The Nigerian authorities will fail to effectively deal with a range of challenges to political and economic stability. The economy will emerge from 2016’s recession only slowly, negatively affected by policy deficiencies (particularly pertaining to the naira currency) and the weak oil sector.
The ill-health of the president, Muhammadu Buhari, will also distract from policy-making; a power transfer to his vice-president appears likely before the next elections in 2019.
Nigeria’s parliament approved the 2017 budget finally in May, almost 1 year too late!. With the economy reeling from low oil prices, which have led to recession, a plummeting naira and a spike in inflation, the budget aims to jumpstart growth by ramping up capital spending on roads, rail, ports and power.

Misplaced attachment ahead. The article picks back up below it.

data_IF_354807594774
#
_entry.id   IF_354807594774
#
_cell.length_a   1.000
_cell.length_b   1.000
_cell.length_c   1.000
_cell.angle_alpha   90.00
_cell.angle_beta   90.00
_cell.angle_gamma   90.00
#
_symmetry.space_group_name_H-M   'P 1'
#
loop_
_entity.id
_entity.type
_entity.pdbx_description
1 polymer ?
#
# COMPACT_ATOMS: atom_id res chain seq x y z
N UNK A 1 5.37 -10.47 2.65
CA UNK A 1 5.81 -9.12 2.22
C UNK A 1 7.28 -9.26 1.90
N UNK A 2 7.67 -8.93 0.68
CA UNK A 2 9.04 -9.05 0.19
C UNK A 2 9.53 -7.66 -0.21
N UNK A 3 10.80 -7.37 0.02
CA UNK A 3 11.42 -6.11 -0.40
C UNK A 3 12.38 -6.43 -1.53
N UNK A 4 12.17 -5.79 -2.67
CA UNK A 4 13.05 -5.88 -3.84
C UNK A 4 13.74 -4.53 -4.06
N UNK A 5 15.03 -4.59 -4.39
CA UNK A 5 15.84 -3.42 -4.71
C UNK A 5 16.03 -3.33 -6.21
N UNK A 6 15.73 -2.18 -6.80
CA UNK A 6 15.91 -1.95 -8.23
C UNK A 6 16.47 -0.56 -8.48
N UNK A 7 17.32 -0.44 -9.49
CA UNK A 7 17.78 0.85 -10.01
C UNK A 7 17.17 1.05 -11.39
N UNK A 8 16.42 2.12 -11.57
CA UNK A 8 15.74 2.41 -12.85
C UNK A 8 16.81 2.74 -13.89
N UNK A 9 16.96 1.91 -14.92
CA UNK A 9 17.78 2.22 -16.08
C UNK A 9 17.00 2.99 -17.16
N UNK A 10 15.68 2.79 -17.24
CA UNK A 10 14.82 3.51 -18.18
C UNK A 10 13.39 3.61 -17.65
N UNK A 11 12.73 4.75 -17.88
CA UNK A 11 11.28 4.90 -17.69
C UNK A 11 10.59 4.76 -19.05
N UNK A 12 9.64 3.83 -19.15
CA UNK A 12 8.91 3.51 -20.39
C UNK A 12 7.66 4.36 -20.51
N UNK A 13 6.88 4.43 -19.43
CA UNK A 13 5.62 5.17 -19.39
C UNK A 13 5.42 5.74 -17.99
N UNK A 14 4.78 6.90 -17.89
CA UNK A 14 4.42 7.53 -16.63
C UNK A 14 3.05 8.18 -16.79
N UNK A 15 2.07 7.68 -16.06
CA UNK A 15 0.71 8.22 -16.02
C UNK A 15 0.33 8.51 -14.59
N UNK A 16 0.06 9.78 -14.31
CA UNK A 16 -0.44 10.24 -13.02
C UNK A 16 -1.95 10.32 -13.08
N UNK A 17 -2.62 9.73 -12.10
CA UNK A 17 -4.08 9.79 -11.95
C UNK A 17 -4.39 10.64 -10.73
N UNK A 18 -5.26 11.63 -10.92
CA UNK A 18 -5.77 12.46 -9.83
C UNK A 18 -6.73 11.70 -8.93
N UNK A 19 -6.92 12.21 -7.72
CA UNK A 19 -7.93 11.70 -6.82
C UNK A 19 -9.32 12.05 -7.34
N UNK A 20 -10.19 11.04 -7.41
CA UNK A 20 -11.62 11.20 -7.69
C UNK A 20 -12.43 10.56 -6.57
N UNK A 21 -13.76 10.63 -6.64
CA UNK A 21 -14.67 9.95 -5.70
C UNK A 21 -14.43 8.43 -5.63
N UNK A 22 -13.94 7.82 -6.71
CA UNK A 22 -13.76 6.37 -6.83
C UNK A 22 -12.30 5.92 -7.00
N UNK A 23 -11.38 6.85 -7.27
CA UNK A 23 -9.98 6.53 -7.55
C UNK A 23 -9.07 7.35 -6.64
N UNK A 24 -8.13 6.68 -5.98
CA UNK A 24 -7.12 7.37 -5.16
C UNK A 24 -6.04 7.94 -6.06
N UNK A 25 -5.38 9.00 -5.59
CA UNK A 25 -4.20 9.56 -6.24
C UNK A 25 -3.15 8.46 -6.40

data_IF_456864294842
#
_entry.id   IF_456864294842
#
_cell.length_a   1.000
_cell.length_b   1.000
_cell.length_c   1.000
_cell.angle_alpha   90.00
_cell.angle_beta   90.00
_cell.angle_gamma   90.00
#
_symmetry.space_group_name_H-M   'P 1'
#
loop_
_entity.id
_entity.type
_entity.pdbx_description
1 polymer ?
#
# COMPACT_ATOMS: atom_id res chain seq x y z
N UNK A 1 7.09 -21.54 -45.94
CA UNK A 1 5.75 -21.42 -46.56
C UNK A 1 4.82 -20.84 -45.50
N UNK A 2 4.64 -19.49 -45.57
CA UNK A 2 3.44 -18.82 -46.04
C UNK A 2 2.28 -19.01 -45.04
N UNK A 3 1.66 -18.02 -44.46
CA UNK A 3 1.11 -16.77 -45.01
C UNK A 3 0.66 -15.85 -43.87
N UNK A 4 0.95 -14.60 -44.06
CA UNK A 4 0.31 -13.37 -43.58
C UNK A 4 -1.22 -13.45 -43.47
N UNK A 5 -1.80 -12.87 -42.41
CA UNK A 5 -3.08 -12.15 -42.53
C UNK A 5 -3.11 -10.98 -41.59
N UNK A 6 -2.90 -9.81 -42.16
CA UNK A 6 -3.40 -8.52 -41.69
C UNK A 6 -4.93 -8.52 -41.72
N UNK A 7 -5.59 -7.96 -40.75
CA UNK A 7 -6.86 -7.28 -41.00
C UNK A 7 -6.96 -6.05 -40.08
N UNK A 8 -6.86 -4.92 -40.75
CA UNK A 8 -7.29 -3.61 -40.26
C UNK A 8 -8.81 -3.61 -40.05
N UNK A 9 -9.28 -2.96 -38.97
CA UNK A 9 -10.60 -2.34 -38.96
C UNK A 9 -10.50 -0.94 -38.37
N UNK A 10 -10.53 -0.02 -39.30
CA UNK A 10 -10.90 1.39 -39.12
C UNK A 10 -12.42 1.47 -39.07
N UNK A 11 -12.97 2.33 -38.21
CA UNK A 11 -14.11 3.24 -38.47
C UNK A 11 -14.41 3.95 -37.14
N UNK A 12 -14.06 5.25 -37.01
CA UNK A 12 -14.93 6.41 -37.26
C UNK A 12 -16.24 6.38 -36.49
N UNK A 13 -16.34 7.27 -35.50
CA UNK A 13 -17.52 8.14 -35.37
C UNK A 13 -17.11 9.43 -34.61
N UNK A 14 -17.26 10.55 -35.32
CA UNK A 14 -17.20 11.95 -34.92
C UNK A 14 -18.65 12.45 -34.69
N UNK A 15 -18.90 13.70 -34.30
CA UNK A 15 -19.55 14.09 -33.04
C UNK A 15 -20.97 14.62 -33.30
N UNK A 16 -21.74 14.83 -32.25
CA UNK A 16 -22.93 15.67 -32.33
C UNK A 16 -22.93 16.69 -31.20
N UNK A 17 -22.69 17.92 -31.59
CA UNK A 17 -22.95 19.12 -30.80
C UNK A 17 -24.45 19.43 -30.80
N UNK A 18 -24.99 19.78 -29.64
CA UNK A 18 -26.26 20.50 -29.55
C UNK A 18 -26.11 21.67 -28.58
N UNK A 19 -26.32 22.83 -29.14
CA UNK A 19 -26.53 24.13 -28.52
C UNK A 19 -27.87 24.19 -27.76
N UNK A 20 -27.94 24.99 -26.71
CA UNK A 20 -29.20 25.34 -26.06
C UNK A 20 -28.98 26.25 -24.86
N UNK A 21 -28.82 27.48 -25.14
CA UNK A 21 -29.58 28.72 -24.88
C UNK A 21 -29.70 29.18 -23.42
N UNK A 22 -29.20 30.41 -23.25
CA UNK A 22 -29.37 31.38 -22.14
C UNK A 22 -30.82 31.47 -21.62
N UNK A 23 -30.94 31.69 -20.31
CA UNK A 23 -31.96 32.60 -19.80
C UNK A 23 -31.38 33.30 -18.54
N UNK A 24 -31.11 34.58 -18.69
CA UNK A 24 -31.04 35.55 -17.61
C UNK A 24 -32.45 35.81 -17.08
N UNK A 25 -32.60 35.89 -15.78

The significant fiscal shortfall is set to be plugged by a mixture of loans and bonds, although with foreign investors skittish, the government may have to turn to more domestic financing, which could increase interest rates at home. Although the latest indicators hint at a slight economic uptick, with the PMI moving further into expansionary territory in April, much remains to be done.
The foreign exchange market remains a particular worry, and in a recent staff visit the IMF urged the government to do away with currency controls so as to marry with official and parallel exchange rates and provide greater transparency for investors. In a bid to wean the economy of its dependence on oil, the government has announced an Economic Recovery and Growth Plan (ERGP), with specific measures for the ailing energy sector, although doubts remain regarding the government’s ability to meet the ambitious targets it has set.